is still close in a number of areas. The crime of public nuisance will give rise to a damages action in tort if the plaintiff suffers special damage (see Mint v Good, p 675) and the breach of a criminal statute may give also rise to a damages claim in certain circumstances (see pp 758–60). A person who suffers damage, injury or loss while involved in a criminal activity may be prevented from recovering compensation either in contract or in tort; much will depend upon the circumstances (see, for example, Geismar v Sun Alliance Insurance, p 602). Consider some examples. D shoots P, a burglar who has just broken into D’s house: can P sue D for his injuries? P contracts with D for D to transport P’s very heavy piece of machinery from Liverpool to London and on the way the lorry crashes as a result of being overloaded: can P sue for his badly damaged machine if he acquiesced in the overloading? P, very drunk, encourages D, also very drunk, to drive badly; if the car crashes and P is injured, can he sue D? (c) Contract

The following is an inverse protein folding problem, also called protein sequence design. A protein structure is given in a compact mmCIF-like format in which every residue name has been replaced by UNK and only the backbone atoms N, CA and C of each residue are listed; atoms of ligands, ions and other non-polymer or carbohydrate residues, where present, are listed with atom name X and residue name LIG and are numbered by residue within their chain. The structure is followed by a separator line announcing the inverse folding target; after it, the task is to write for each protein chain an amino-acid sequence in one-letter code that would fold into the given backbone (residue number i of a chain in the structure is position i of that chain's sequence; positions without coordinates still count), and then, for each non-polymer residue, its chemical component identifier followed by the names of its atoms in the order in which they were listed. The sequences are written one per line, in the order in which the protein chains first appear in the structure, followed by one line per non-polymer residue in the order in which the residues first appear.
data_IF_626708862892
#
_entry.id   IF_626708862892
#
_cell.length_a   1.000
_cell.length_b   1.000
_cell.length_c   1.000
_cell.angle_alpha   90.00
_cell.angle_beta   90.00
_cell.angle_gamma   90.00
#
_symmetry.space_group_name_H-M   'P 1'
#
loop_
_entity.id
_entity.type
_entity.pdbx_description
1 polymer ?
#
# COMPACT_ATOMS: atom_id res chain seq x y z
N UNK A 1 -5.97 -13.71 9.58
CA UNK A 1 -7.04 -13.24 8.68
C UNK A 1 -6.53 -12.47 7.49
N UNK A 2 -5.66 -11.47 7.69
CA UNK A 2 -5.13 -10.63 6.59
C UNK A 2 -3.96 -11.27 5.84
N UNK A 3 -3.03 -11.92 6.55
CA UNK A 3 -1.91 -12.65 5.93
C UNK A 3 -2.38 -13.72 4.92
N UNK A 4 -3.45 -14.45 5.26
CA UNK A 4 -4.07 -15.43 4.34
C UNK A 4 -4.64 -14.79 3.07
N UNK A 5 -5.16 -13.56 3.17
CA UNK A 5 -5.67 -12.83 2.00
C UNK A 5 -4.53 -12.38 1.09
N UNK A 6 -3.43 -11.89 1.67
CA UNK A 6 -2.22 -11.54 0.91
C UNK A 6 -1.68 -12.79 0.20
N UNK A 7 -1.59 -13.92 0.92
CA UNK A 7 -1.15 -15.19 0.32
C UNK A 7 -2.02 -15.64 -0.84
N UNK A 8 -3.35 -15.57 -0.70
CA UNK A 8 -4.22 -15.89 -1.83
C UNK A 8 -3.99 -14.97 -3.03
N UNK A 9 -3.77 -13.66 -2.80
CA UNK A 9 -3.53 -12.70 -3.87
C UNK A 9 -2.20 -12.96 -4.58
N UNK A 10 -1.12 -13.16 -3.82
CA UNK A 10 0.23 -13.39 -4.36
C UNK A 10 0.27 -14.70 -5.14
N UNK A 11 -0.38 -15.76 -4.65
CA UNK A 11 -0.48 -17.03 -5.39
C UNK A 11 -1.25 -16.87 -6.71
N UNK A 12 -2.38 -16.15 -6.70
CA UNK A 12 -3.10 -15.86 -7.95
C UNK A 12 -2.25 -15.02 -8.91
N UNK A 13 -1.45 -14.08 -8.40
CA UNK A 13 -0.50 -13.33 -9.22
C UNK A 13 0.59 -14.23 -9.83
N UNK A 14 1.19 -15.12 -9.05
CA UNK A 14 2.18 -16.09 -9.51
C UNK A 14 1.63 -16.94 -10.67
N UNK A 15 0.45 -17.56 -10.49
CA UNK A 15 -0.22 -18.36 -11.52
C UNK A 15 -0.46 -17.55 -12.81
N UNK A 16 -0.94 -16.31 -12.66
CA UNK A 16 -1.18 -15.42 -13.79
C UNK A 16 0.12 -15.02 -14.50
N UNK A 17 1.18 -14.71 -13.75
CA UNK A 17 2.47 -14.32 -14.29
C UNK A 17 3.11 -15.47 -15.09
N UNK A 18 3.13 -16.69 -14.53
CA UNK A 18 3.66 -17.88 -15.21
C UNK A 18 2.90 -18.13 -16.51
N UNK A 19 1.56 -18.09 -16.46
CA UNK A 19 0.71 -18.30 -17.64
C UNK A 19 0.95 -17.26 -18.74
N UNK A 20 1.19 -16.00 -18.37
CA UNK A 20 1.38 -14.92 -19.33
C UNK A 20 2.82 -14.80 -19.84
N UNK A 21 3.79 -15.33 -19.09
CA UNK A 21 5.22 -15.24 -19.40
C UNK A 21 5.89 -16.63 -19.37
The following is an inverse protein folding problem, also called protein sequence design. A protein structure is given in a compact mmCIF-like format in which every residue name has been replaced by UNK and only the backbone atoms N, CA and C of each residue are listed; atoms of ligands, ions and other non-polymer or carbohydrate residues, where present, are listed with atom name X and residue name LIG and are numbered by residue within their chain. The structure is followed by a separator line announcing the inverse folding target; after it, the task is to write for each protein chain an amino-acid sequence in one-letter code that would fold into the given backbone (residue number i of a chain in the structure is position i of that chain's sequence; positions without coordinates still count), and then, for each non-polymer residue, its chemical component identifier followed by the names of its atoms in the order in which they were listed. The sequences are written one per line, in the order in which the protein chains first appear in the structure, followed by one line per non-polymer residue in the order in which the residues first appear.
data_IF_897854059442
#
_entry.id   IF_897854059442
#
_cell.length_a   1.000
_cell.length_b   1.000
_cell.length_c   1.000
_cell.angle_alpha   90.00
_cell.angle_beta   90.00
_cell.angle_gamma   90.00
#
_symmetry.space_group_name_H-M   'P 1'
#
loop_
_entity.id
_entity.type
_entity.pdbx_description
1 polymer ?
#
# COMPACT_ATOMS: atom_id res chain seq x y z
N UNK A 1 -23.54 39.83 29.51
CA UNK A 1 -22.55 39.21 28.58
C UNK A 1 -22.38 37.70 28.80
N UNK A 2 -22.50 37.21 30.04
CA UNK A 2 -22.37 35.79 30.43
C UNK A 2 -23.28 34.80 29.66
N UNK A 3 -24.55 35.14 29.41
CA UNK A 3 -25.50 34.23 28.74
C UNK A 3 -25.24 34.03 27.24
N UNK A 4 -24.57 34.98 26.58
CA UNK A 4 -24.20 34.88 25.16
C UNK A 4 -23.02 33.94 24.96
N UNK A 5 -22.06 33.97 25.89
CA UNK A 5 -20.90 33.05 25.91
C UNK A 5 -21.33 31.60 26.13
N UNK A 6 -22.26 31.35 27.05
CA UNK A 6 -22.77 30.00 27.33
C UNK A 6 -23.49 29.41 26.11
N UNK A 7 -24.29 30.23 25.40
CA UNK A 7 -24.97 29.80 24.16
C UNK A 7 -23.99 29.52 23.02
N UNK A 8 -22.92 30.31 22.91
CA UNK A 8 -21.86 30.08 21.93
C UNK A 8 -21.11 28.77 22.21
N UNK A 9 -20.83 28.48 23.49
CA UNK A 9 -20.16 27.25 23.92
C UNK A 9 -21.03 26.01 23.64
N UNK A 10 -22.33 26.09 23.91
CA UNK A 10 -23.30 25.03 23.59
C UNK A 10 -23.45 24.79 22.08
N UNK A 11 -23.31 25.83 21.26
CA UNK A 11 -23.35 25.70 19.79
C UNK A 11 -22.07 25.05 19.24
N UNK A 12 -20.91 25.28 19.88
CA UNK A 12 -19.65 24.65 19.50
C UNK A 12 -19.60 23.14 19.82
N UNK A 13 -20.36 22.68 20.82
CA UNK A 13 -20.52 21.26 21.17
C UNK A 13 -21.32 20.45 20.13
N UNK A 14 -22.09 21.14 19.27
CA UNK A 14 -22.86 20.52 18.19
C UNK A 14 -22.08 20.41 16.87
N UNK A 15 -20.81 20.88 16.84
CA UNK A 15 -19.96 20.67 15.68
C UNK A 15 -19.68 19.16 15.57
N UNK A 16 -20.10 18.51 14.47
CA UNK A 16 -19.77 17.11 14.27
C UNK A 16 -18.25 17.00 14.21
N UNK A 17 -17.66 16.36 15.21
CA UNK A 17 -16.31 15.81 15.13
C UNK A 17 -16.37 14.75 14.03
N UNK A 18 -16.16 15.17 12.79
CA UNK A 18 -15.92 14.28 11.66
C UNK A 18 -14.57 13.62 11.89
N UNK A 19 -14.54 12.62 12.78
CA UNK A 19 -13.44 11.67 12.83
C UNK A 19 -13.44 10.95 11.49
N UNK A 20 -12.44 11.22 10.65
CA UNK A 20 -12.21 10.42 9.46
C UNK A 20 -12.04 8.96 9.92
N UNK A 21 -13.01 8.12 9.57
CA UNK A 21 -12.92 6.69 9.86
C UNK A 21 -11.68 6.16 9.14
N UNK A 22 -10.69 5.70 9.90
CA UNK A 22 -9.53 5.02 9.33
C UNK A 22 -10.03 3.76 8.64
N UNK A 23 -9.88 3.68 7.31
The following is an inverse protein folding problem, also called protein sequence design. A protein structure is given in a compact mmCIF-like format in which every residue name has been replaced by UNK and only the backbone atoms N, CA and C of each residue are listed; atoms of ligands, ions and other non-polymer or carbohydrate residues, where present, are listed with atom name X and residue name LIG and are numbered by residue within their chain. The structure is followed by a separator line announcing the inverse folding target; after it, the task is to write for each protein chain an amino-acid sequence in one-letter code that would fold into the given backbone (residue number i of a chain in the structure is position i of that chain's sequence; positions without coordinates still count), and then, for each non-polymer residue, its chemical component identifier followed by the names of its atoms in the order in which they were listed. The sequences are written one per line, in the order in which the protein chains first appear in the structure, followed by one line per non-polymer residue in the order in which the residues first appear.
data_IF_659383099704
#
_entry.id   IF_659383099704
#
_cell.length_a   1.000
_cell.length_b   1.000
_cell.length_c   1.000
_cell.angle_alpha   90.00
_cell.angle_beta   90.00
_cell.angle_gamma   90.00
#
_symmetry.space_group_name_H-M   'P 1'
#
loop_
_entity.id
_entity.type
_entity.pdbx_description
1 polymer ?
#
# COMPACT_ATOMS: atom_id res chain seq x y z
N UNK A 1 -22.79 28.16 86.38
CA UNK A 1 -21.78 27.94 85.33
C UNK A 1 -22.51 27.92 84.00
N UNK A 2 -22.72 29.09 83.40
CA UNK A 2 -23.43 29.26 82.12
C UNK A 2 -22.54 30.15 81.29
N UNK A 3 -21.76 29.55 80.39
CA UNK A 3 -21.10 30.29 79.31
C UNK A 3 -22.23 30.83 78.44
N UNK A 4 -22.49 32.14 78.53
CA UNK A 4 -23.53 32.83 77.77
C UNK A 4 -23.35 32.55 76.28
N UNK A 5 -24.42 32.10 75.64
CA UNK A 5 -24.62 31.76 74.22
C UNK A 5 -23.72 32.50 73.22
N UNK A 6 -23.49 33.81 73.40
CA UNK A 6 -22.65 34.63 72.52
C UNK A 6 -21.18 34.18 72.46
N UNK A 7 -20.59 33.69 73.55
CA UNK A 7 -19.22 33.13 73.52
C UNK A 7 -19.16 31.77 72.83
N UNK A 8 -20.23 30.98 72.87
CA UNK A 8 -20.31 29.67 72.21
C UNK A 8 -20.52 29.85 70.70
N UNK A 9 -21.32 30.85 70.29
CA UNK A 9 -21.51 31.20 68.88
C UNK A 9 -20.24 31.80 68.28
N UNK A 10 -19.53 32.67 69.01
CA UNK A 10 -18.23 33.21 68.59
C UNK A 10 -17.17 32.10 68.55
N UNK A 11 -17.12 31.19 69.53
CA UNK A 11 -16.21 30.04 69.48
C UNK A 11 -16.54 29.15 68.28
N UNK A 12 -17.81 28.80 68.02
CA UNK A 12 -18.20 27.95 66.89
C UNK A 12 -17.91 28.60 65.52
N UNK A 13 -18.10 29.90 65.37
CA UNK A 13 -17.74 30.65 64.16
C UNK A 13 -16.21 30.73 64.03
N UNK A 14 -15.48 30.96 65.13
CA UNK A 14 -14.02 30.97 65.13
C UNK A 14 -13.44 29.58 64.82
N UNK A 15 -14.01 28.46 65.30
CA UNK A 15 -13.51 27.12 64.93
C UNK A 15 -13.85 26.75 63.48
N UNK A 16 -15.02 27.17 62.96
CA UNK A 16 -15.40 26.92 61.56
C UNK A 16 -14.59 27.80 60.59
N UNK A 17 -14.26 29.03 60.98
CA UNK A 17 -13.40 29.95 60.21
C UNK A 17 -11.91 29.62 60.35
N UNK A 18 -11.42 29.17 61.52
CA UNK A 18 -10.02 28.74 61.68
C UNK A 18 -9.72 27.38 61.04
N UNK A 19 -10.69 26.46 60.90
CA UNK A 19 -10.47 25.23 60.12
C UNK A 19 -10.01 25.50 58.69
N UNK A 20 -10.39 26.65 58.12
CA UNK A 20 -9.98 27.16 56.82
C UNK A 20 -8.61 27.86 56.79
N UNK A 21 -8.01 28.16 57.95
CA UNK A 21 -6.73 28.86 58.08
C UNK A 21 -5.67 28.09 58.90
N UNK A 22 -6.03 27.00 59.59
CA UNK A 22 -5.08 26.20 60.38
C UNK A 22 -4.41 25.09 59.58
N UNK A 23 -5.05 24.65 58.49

Lord Diplock: The law of contract is part of the law of obligations. The English
law of obligations is about their sources and the remedies which the court
can grant to the obligee for a failure by the obligor to perform his obligation
voluntarily. Obligations which are performed voluntarily require no
intervention by a court of law. They do not give rise to any cause of action.